After worshipping the child and leaving their mysterious gifts, the Magi pass out of sight. But what do they and their gifts tell us about this strange little king who was not a king and his plan for us?
What the Magi brought wasn’t necessary, wasn’t big, and wasn’t even useful — except, perhaps, for the gold. What they brought represented lasting value and precious fragrance. Gold, it is said, stands for eternal worth, because it never tarnishes and never loses its value. Frankincense, which means pure incense, was used in the temple as a sacrificial offering to God. Myrrh is a resin gum often made into an oil used in medicine, perfume, and incense. These are rich gifts, not so much costly as priceless — for they are only appropriate as gestures of homage, love, and reverence — odd gifts, fit only for a king. Or a god.
But these were also dangerous offerings. The Magi very nearly paid for their visit with their lives, and the Holy Innocents certainly did. For these Persian star-gazers first looked for the King of the Jews where a king was likely to be found: in a palace. Palaces are dangerous places. The Magi eventually found what they were looking for, Matthew tells us, in a house, probably a very ordinary house, even a temporary lodging place. For Joseph, Mary, and the infant Jesus were about to become homeless refugees.
So who are the Magi, these representative Gentiles looking for the meaning of life? We are, of course, strangers and outsiders now brought into the realm of God’s saving love. And where do we look for the King not only of the Jews, but of all humanity? Among the rich and powerful? Or among the poor, the outcast, the homeless and oppressed? And what gifts do we bring?
If, like those first Magi, we look in the wrong place, we may not lose our lives, but we could lose more than our way. We could lose our souls if the gifts we bring reveal a real lack of insight into the mystery continually opening before us: “when you are offering your gift at the altar, if you remember that your brother or sister has something against you, leave your gift there before the altar and go; first be reconciled to your brother or sister, and then come and offer your gift” [Mat 5:23-24].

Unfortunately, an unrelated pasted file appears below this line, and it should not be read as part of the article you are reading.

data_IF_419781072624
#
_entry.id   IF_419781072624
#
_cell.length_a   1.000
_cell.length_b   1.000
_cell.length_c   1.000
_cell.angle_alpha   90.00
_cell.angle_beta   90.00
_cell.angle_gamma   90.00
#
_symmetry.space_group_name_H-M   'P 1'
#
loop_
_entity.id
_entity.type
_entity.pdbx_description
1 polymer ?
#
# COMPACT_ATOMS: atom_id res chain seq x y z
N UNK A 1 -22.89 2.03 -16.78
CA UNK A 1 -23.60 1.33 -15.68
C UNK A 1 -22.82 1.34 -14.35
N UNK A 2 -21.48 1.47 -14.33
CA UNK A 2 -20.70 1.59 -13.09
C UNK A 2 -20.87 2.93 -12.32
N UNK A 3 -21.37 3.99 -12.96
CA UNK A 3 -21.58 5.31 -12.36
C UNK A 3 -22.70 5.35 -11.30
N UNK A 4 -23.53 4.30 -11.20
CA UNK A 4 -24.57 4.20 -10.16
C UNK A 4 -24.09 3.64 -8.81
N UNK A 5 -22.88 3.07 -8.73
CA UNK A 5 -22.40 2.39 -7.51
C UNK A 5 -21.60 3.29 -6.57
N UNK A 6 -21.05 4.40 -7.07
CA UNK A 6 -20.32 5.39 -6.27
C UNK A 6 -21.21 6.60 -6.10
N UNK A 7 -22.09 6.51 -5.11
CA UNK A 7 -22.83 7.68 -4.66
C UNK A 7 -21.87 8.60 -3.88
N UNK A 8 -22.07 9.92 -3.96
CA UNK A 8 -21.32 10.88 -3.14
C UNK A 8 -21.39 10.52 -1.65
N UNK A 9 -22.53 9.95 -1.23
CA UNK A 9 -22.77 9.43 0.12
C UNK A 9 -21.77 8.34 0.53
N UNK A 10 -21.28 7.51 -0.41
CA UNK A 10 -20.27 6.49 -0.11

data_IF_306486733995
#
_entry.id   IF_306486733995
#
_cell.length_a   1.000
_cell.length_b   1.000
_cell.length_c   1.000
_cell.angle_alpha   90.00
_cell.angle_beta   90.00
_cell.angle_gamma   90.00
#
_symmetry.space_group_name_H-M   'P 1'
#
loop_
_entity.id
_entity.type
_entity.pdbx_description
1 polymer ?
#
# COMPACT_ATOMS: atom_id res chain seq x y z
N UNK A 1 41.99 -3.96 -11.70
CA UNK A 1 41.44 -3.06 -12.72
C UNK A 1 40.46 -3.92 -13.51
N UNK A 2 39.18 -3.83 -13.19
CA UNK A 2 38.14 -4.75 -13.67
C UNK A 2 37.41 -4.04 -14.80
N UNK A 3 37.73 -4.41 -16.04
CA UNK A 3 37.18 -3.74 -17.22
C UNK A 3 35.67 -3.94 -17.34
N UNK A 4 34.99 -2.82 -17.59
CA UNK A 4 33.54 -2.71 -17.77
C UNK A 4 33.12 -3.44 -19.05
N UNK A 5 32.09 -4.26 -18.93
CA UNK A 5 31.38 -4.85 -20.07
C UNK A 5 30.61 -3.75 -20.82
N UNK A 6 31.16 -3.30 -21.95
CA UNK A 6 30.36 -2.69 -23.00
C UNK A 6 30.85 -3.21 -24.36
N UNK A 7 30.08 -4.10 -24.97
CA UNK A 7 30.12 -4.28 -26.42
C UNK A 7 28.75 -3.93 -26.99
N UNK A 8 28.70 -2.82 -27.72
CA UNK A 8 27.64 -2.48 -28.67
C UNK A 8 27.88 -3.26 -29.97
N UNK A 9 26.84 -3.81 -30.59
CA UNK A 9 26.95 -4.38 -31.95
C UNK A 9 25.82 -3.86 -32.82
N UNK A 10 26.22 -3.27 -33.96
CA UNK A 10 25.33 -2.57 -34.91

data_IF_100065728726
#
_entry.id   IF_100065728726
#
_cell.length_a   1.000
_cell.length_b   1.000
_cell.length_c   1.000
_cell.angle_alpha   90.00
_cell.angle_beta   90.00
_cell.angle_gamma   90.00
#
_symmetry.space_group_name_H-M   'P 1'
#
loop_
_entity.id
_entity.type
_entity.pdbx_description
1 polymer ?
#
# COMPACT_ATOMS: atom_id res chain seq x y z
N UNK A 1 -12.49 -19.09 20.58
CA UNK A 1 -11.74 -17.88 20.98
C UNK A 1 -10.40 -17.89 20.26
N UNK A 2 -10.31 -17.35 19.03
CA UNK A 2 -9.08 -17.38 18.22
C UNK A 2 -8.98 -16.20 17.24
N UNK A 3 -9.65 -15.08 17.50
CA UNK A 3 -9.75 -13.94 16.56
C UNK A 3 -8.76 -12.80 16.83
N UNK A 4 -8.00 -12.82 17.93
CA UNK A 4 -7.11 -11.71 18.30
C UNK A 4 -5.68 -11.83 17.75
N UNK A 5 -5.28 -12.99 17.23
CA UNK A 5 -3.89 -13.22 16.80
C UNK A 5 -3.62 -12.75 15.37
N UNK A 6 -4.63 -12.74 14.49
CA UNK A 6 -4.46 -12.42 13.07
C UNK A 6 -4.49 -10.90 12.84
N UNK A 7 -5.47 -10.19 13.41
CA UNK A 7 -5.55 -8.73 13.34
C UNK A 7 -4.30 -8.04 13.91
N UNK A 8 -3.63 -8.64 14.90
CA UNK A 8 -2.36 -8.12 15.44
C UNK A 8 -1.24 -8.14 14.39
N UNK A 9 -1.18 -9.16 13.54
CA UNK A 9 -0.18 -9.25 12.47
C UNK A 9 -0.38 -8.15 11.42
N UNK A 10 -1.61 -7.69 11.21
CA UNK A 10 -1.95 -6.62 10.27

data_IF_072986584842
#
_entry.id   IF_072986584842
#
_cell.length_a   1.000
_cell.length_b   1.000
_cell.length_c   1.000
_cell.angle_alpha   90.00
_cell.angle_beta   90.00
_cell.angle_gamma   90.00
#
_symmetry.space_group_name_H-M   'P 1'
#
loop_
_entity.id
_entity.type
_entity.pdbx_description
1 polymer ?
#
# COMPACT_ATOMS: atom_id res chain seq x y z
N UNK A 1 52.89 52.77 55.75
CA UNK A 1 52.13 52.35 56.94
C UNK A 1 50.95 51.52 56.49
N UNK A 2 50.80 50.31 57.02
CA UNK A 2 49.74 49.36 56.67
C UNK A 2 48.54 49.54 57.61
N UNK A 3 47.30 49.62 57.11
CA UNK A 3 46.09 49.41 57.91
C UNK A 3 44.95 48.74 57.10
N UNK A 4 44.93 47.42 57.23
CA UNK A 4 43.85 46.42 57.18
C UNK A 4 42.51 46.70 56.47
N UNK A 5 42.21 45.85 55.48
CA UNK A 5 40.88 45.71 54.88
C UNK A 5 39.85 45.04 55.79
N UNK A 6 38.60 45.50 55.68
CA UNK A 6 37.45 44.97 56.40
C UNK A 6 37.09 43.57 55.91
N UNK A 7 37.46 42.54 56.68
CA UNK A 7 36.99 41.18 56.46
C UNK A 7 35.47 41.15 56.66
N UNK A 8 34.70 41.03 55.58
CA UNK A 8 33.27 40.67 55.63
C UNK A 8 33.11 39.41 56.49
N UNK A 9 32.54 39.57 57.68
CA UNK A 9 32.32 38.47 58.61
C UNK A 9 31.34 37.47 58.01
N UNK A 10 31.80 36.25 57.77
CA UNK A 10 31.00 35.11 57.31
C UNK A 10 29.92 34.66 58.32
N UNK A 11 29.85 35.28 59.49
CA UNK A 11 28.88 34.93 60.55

There hasn’t been much talk this year about New Year’s Resolutions. But there is still more than enough time to pledge ourselves to a better, greener, more just and freer world, one in which the empty promises of ever-expanding commercialism are displaced by concern for the welfare of the planet and all its myriad living creatures. That would be a gift worth giving!
Like the Magi in Matthew’s gospel, let us search for the place God has chosen to be found, not just where we think God ought to be. Let us pray for the grace to recognize Christ where he is still in hiding, and the wisdom to use our gifts in his service, to extend his gospel of truth and freedom, peace and justice and love especially to those who most need to hear it.
Today, still in the bright glow of Christmas Day, we mark the Passover of one of the spiritual giants of the 20th century and after – Archbishop Desmond Tutu of South Africa, a man who in the words of President Obama became the moral compass of the world. Almost diminutive in physical stature, Tutu towered above his contemporaries for his Christian witness, his humility, courage, and gentleness. His non-violent opposition to the cruel apartheid system in his native country was relentless and reached its culmination with the election of Nelson Mandela as president, a leader Tutu had championed for decades. His name will be a blessing or ages to come.